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Landsat represents the world's longest continuously acquired collection of space-based moderate-resolution land remote sensing data.

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“Measuring the past contributes to our understanding of the long-term consequences of our past economic and societal choices, and contributes to more informed management decisions in the future.”

Jean-François Pekel, who used 3 million Landsat images to make global surface water, Smithsonian Magazine, Dec 9, 2016

“What we’re able to do now is track the flow of the world’s ice from pole to pole and on every continent.”

Ted Scambos,, a glaciologist at the National Snow and Ice Data Center, talking about the Landsat 8-based GoLIVE project, Climate Central, Dec 21, 2016

“We cannot do this project if the Landsat program doesn’t deliver this open data to the scientific community… We are benefiting from these long-term investments now.”

Lilian Pintea, VP of conservation science, Jane Goodall Institute

“From a valuation standpoint, Landsat is an extremely valuable public good just in its direct use—let alone the economic value of all the indirect uses built on the direct data.”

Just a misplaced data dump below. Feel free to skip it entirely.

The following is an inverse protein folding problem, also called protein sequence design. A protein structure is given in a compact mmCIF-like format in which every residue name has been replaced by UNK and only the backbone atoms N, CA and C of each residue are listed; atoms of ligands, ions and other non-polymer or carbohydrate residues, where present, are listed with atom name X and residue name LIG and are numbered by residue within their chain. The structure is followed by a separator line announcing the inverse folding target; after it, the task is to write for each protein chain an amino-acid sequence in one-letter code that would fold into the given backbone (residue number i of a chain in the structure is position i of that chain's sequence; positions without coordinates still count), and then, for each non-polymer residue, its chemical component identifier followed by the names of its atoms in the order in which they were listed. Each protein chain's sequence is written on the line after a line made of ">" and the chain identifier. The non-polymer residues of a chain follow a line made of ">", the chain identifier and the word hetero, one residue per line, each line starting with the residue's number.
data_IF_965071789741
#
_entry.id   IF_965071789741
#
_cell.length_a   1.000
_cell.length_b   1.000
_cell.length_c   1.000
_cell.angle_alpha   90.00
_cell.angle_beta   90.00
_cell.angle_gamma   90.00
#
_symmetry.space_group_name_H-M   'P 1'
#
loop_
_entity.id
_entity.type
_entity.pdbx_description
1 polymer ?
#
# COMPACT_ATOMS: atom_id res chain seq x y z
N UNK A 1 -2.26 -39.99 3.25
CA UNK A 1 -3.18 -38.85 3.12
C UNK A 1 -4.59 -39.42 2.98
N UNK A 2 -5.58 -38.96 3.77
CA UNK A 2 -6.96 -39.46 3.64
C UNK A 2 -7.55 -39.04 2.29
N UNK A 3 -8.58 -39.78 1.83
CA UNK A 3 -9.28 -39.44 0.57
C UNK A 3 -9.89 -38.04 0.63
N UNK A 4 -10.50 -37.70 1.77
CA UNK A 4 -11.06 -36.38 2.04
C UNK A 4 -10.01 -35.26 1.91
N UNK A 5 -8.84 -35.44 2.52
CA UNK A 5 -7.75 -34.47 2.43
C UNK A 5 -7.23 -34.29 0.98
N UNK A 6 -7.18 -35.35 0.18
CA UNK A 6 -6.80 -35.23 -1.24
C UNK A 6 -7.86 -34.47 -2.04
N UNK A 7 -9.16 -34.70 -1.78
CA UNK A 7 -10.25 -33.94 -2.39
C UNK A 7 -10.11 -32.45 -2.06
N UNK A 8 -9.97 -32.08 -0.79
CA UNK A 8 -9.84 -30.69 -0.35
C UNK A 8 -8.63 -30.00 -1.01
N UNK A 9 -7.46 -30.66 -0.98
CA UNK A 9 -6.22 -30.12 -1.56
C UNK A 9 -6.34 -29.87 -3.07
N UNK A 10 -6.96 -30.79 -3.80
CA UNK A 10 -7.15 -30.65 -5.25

John Loomis, an economist at Colorado State University, Landsat Benefited U.S. Economy by $1.8 Billion in 2011, Aug 30, 2015

“The Landsat archive holds great potential for studying the processes behind the Greenland Ice Sheet’s response to our changing climate over multi-decadal time scales. It is essential that this record be exploited over other areas of the Greenland Ice Sheet.”

Noel Gourmelen, Despite Warming, Landsat Reveals Decadal Slowdowns on Greenland Ice Sheet, Oct 28, 2015

"We are now beginning to see that the combination of high performance computing, data storage facilities, data preparation techniques, and advanced systems can materially accelerate the value of Landsat data."

Dr. Suzette Kimball, acting Director of the USGS, A New Era of Space Collaboration between Australia and U.S., Jun 18, 2015

“...the time is now right and urgent to apply space technology towards the solution of many pressing natural resources problems being compounded by population and industrial growth.”

Stewart L. Udall, Secretary of the Interior (1966)

“The economic value of just one year of Landsat data far exceeds the multi-year total cost of building, launching, and managing Landsat satellites and sensors.”

Landsat Seen as Stunning Return on Public Investment, Jan 14, 2015, USGS press release

“The value of Landsat data is internationally recognized as indispensable to science, natural resource management, commerce, security, foreign policy, agriculture, and education.”

National Geospatial Advisory Committee, Landsat Advisory Group, Statement on Landsat Data Use and Charges, Sept 18, 2012